Another week yields another dominant performance by Dak Prescott and Ezekiel Elliott! Instead of falling behind like the team did in three of its first four games, Dak and Zeke, with a lot of help from the Dallas defense, were in complete control this time, racing to a 21-0 lead at halftime, and 28-0 lead after Dallas’s first play of the second half. Dallas scored on drives of 64 yards, 89 yards, 89 yards, and 60 yards.
Per the Elias Sports Bureau, the Cowboys are the first team in NFL history to have a 1,000-yard rookie passer and a 500-yard rookie rusher through the first 5 games of a season.
Dak Prescott had his second-best statistical game, though he did finally turn the ball over on a sack-fumble after the game was essentially over. He still hasn’t thrown an interception in 155 career attempts, and is now just seven passes short of Tom Brady’s record without an interception to start a career. Since Carson Wentz has thrown a pick, Dak no longer has any competition for his assault on the record.
Since this game was against Cincinnati, a perennial playoff team in recent seasons, Dallas was actually a home underdog. But it dominated the game from the opening kickoff, winning 28-14. Dallas is now 4-1.
Dak’s stats from his first five weeks.
(Note: The key stats here are Adjusted Net Yards per attempt, which demonstrates how well a QB gets the ball down the field and into the end zone. Completion percentage tends to show accuracy. Attempts shows the run/pass balance, with fewer attempts for QBs often the goal. Turnovers, or the lack of them, are also critical.)
Dak had another game with a completion percentage well above 70%, an absurdly good 9.68 ANY/A, a passing TD to Cole Beasley (his first) and a rushing TD on a superb read-option fake to Zeke. His passer rating is now over 100 points, at 101.5.
Once again, Dak won the passer rating differential for the Cowboys 117.9 to 104.6, which is a key variable in who wins football games.
Dez Bryant was again out, but it didn’t seem to matter at all. Terrance Williams led with five catches on five targets for 70 yards, Cole Beasley had four catches on four targets for 53 yards and a touchdown. Jason Witten had three catches for 43 yards, and one of the most fun plays of the game when he stiff-armed a would-be tackler like he was flicking away a fly. Ezekiel Elliott caught three balls for 37 yards, Brice Butler added two for 20, and Rod Smith one for four yards.
Rather than compare Dak to his fellow “rookie” quarterbacks, I’m going to follow up on a post from last week which compares Dak Prescott’s stats to Tony Romo’s stats from 2014, Romo’s best season. After this game, Dak is now clearly ahead of Romo’s 2014 start.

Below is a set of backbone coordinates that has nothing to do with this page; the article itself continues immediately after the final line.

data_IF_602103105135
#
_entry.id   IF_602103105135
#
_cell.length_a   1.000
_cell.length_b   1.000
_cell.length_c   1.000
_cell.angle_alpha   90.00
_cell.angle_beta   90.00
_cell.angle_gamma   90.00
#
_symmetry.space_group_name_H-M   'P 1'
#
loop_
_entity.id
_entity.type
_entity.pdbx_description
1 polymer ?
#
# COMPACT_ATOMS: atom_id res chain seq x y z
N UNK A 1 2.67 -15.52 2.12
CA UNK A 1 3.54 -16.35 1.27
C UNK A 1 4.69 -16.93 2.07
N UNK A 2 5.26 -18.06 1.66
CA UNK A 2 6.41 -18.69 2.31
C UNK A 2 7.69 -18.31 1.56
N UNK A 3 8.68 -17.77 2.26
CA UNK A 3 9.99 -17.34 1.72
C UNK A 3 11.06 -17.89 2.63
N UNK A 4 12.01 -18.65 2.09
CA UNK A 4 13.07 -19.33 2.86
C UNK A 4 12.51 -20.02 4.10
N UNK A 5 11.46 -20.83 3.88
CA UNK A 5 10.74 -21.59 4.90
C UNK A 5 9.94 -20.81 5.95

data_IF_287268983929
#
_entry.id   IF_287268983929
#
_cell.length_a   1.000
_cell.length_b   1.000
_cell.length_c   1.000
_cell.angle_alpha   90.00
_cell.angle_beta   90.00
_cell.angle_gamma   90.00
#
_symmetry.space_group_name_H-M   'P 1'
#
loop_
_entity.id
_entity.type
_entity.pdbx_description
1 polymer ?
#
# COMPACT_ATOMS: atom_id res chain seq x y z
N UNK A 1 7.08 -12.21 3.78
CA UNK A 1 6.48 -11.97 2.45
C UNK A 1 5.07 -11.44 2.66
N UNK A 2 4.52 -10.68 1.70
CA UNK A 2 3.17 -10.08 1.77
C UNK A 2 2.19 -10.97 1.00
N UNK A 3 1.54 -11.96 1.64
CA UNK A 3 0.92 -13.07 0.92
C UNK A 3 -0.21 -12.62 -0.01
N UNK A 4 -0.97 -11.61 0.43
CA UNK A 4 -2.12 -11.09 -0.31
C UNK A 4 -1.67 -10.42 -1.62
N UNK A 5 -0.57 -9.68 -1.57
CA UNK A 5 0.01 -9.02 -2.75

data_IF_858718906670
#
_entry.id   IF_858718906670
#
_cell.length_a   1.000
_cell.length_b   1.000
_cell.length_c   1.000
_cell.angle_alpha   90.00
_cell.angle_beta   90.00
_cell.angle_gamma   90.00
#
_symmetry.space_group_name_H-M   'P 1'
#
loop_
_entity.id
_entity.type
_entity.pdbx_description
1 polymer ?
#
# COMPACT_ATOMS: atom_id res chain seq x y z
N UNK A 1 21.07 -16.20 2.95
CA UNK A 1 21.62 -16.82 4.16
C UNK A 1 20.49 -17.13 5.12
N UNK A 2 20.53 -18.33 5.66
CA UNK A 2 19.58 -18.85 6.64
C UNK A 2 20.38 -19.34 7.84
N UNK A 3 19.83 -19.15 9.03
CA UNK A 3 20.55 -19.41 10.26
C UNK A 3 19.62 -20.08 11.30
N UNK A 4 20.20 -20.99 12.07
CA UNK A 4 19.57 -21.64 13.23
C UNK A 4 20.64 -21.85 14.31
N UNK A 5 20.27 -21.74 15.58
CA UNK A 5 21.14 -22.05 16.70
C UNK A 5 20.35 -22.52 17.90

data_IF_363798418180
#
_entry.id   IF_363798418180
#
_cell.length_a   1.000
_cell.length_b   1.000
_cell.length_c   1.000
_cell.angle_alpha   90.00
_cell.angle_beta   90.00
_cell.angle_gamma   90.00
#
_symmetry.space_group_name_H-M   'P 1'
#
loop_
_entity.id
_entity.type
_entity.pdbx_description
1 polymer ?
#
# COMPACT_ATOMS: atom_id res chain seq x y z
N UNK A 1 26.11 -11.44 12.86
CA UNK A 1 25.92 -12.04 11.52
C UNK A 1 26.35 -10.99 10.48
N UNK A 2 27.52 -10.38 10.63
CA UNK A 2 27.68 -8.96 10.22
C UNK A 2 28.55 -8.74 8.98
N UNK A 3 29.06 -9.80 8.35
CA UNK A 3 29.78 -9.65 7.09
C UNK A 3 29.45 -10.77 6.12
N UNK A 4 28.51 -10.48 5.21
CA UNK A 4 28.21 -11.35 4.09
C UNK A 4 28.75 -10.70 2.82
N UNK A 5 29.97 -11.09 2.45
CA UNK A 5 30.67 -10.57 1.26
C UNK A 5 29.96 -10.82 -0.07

Here are Tony Romo’s 2014 stats after five games.
The Dallas Cowboys offense is running every bit as well under Dak Prescott as it did under Tony Romo to this point in 2014. People keep predicting that the tests for Dak will grow too large, and he keeps mastering them.
Dak’s only real mistake was the sack-fumble that ended Dallas’s scoring, and allowed Cincinnati to drive for its first touchdown. Third down efficiency was 50%, which matches their league-leading rate. His longest pass was 31 yards to Jason Witten, which Witten extended by flicking away a defender who lamely tried to tackle him. But he still didn’t attempt any real deep balls. Why should he if the offense is running this well?
How did Zeke do in game five? He just keeps getting better. Yards per attempt? How about 8.9. Touchdowns? How about two more, for five total. Breakaway runs? He finally had the home-run TD run for 60 yards on the Cowboys first play from scrimmage in the second half. It made the score 28-0 and essentially iced the game.
- Rushing: 15 carries, 134 yards, 8.9 YPC, 2 TD, long 60 yards, no fumbles
- Receiving: 3 receptions, 4 targets, 37 yards.
What do his totals look like after 4 games?
This is even better than last week. Indeed, every week Zeke has performed better than the last. He is the leading rusher in the NFL (DeMarco Murray is #2). He has five runs of 20+ yards (David Johnson and LeSean McCoy have four each). He’s clearly in sync with his blockers.
Here was Bob Sturm’s post-game offensive grade — A+
This offense is bordering on ridiculous. The first five actual possessions went touchdown, touchdown, touchdown, punt, touchdown. In the NFL, where every opponent must be respected, that is what you call a early-round TKO of what many (including this author) considered to be a very formidable challenge. They are clicking on all cylinders with yet another 400 yard production day, another 50% third down day, and a balanced attack that gives fits to all opponents. Dak Prescott was good again, but the beauty on this day is he wasn't asked to do too much heavy lifting. In fact, the way this offensive line and Ezekiel Elliott are playing, it sure looks like the passing game can enjoy being used in moderation.
My grades this week?
- Dak. A. Positives: Directed the offense on long touchdown drives the first three times Dallas had the ball, and steered the Cowboys to a 28-0 lead over a 2015 playoff team. Stats were his second best on the season, as he continues to elevate them to the point where he’s running ahead of Tony Romo’s career best 2014 stats after five games. Whatever your point of view, that’s just incredible! Negatives? The sack-fumble. It had some impact on the score, but none on the game.
- Zeke. A+. Positives: Broke off a 60-yard TD run up the middle. Just the kind of run we all hoped for coming into the season. His 8.9 yards per carry were ridiculous. And with the offensive line, he dominated Cincinnati’s touted defensive front seven. Negatives? I didn’t see any.
What did you think of their performances?